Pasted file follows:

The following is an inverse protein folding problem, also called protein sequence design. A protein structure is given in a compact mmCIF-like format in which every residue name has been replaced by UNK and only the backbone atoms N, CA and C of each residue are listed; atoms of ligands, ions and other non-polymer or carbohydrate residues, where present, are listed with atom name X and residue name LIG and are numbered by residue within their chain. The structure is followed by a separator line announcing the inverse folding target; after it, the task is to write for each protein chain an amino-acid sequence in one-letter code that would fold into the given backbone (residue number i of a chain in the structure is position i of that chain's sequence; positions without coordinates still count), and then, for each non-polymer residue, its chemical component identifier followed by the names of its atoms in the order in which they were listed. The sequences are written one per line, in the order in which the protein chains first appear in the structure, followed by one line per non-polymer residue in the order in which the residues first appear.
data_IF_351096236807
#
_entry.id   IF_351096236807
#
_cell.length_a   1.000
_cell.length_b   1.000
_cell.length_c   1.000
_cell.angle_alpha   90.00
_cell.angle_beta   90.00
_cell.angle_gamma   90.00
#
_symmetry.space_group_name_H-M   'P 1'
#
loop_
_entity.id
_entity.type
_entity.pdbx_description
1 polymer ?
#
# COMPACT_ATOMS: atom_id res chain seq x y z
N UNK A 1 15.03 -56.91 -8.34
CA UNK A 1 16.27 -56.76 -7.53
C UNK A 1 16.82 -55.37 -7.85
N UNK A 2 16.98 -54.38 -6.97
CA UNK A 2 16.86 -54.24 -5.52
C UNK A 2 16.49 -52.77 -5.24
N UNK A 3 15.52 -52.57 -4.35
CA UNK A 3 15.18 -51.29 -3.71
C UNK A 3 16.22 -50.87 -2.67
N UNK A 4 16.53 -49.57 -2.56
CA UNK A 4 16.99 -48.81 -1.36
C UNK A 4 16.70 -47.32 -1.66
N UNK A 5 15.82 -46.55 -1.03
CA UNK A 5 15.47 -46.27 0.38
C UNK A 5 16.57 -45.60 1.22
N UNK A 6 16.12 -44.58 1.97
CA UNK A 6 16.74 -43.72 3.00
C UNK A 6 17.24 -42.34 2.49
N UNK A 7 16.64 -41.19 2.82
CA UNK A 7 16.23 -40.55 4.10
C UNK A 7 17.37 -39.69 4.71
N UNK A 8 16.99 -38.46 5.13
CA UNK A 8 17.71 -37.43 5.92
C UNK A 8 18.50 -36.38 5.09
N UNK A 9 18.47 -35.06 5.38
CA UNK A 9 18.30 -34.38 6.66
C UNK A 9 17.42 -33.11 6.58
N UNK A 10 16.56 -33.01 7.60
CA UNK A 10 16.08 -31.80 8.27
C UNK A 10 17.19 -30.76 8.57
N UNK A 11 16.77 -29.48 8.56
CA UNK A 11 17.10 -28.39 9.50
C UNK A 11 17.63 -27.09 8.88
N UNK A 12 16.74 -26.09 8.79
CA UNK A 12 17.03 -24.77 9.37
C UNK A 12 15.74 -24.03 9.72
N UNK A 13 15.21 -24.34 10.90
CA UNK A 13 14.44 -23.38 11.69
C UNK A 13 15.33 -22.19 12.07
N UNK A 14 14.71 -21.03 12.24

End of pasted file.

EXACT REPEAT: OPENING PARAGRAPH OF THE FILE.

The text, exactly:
The following is an inverse protein folding problem, also called protein sequence design. A protein structure is given in a compact mmCIF-like format in which every residue name has been replaced by UNK and only the backbone atoms N, CA and C of each residue are listed; atoms of ligands, ions and other non-polymer or carbohydrate residues, where present, are listed with atom name X and residue name LIG and are numbered by residue within their chain. The structure is followed by a separator line announcing the inverse folding target; after it, the task is to write for each protein chain an amino-acid sequence in one-letter code that would fold into the given backbone (residue number i of a chain in the structure is position i of that chain's sequence; positions without coordinates still count), and then, for each non-polymer residue, its chemical component identifier followed by the names of its atoms in the order in which they were listed. The sequences are written one per line, in the order in which the protein chains first appear in the structure, followed by one line per non-polymer residue in the order in which the residues first appear.